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Parents   »   How to help your child develop resilience against life’s challenges

How to help your child develop resilience against life’s challenges

How to strengthen your children and equip them for life (with both joy and sorrow) is a central question for most parents. Thoughts about children’s resilience are particularly relevant when we separate. Fortunately, there are things we can do to strengthen children for the challenges of life.

A summary of this article is found below.


An important factor in how children manage crises and difficult events is their resilience, or the ability to bounce back. Resilience is connected to a child’s personality but it is also something that we parents can influence. When we give children hope and show trust in their ability to manage change, we strengthen their resilience. Facing difficulties together that inevitably arise in life teaches children life knowledge.

How to support your childs’ resilience

  • Show the child that you trust their ability to handle difficulties.
  • Be available and be a support, whether it is something practical or emotional.
  • Take children’s feelings and questions seriously.
  • Do not assume that the child will react in a particular way, but meet them where they are.
  • Give the child knowledge and control over their situation by preparing and involving them in the process according to their age.

Show your children that they are important and have a role to play.

Perhaps you can give your child a task now that everyday life is not rolling along as usual. Also show your appreciation when the child takes the initiative to support a sibling or tries to cheer you up or comfort you when you’re down. When children comfort and take responsibility, it often arouses guilt in adults, but as long as you and your co-parent bear the heaviest responsibility, it’s positive for children to be able to contribute.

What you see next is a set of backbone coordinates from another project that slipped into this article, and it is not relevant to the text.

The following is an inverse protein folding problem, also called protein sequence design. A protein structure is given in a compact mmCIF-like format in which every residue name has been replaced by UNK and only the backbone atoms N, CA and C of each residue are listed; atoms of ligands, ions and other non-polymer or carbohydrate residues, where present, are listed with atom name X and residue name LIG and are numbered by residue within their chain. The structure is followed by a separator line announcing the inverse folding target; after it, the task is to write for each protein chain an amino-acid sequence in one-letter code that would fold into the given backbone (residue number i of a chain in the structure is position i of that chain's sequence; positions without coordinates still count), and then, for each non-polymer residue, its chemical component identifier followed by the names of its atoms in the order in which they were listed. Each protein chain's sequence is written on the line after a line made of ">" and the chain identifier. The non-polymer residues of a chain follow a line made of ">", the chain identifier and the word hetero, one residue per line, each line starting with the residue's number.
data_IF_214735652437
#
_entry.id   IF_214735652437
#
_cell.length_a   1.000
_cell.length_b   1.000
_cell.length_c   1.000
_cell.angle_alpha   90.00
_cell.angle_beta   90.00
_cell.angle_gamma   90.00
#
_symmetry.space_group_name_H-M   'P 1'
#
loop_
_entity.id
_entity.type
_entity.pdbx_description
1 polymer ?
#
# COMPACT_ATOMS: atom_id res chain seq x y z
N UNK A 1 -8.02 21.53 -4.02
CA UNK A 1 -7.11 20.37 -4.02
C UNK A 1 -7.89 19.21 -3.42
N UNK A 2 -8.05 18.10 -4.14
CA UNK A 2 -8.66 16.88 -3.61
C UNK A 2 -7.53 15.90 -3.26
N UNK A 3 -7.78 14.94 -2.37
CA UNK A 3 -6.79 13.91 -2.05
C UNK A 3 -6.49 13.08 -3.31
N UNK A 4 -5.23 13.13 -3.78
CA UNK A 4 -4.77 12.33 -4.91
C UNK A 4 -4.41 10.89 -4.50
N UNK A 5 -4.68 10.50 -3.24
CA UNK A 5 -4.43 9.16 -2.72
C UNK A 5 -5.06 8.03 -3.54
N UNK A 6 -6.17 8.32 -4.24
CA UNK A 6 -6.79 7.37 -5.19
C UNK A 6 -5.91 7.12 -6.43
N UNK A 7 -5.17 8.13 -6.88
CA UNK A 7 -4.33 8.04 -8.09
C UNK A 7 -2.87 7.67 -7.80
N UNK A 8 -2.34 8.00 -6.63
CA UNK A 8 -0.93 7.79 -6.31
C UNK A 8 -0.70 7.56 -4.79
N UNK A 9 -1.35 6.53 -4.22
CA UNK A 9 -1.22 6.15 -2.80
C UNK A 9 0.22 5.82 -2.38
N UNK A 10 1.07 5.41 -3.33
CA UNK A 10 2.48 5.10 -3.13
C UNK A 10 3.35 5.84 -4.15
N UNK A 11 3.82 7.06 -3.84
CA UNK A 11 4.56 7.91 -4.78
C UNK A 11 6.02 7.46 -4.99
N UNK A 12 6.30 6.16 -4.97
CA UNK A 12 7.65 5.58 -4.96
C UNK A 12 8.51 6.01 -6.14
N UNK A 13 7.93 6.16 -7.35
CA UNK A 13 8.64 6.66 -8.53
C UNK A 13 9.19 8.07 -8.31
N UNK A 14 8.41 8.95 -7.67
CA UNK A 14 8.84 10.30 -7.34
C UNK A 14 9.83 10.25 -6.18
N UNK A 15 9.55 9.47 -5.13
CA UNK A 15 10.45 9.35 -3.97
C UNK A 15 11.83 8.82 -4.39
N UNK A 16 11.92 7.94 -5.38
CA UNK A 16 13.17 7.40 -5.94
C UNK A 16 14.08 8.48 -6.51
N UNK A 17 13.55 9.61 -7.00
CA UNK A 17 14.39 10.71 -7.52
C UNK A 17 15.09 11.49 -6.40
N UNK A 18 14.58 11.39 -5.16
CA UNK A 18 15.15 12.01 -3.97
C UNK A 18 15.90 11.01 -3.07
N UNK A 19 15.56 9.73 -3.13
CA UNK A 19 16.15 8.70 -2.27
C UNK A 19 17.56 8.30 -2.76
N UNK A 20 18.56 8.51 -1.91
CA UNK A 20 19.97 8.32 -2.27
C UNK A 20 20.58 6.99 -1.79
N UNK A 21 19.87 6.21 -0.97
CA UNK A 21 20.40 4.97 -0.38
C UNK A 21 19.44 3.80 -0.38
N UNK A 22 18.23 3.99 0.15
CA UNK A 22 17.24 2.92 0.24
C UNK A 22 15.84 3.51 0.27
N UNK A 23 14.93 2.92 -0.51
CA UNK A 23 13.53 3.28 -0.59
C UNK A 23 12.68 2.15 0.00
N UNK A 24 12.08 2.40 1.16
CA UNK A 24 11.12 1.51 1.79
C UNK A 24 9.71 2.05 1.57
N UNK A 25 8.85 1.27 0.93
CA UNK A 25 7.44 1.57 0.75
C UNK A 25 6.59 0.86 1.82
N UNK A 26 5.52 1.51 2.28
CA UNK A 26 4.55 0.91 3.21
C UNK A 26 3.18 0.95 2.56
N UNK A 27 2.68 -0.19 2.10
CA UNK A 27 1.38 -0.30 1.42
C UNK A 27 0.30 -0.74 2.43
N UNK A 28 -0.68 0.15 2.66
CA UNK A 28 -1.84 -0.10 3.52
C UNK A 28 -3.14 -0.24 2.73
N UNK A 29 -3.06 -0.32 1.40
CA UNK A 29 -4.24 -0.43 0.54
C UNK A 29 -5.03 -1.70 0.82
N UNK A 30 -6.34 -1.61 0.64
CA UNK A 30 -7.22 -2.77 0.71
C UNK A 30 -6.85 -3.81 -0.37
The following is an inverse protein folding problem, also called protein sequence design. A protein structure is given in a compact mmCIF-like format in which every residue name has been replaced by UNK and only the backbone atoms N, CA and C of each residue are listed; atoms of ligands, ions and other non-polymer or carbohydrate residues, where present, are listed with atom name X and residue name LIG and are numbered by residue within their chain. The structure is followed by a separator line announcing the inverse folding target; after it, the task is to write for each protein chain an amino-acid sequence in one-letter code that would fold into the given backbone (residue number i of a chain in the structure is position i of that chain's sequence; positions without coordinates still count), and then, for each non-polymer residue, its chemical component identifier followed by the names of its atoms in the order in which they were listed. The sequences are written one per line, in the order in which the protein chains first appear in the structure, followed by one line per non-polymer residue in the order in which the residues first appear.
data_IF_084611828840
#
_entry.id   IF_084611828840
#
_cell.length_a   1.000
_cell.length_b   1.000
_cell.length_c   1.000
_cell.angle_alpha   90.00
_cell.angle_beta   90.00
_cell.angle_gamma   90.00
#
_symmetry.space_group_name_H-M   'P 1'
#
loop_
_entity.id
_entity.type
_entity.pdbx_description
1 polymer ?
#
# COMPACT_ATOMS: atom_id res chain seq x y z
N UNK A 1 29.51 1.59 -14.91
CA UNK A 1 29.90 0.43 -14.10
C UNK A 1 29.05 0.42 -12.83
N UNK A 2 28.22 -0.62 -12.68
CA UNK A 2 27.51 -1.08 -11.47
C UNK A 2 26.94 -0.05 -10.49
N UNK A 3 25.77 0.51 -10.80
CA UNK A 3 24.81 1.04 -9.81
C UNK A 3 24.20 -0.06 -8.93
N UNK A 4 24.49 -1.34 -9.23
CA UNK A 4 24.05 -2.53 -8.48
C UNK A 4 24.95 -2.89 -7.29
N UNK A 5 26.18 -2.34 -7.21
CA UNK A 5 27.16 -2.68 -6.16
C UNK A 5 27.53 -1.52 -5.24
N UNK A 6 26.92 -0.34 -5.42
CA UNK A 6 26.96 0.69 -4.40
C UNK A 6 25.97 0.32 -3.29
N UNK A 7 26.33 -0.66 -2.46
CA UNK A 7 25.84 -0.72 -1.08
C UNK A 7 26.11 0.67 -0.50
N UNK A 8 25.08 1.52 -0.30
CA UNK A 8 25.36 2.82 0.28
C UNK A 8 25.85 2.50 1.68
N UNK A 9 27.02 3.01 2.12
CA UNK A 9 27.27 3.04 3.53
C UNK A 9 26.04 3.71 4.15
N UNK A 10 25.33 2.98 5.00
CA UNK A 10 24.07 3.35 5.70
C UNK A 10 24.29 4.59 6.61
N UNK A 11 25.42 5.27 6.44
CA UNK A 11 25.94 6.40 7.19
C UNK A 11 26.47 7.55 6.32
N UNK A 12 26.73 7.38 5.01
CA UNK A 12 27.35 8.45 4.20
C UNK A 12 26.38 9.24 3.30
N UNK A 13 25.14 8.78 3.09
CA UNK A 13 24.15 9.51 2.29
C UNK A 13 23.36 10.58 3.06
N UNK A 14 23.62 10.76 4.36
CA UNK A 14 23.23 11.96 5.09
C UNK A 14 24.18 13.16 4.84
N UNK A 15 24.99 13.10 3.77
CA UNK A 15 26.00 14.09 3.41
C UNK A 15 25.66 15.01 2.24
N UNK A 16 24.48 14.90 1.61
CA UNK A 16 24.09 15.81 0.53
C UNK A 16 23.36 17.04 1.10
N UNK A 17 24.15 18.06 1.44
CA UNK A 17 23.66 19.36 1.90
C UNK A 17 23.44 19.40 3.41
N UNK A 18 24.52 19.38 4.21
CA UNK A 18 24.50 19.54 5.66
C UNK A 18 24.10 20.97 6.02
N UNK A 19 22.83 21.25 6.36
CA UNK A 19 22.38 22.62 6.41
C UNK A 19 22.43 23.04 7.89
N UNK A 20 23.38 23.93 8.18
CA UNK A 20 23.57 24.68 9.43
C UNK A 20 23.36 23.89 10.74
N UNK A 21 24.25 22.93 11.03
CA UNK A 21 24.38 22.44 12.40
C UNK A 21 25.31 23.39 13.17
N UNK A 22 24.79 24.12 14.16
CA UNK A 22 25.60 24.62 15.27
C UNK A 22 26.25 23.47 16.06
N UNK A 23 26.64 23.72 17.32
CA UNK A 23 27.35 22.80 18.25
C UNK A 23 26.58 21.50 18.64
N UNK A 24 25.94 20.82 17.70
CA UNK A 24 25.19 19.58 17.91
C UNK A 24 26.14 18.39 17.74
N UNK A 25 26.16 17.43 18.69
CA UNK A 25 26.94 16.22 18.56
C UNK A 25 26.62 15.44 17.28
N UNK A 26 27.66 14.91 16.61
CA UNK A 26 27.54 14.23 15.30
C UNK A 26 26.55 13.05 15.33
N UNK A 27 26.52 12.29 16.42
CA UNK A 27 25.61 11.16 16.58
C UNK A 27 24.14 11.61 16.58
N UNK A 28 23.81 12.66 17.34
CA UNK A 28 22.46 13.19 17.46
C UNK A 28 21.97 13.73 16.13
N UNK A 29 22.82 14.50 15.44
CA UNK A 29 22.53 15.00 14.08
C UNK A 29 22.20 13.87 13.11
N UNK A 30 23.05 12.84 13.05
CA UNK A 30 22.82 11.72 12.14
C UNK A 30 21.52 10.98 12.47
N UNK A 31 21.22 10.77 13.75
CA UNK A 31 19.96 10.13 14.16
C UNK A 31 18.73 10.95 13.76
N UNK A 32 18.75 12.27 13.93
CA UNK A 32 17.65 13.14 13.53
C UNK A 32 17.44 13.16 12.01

Knowledge and control benefit resilience

This means that the child needs to be able to ask questions and be involved. Parents need to involve their children just the right amount and not “spoil” them. Otherwise, the child may be the last to find out what is happening in the family. Involvement does not mean that children should bear adult responsibility or become a dumping ground for their parents’ emotions. Children need to be able to see what is going on and be involved in what is important. Children need to feel prepared. For younger children, this may mean something as concrete as the teddy being there or knowing who will pick them up from daycare. For older children, it may mean insight and involvement in where they will live. Or help them arrange contact with friends and their sport activities.


  • Resilience depends on several factors, the child’s personality and how we parents act.
  • Giving children hope and showing faith in their ability to cope with change strengthens them.
  • When we handle difficulties together, the child gets valuable life experience.
  • We can strengthen our children by being there for them and being a support.
  • When parents take children’s feelings and questions seriously, we strengthen their resilience.
  • We also need to let the child be involved in the process according to age and maturity.
Malin Bergström
Child psychologist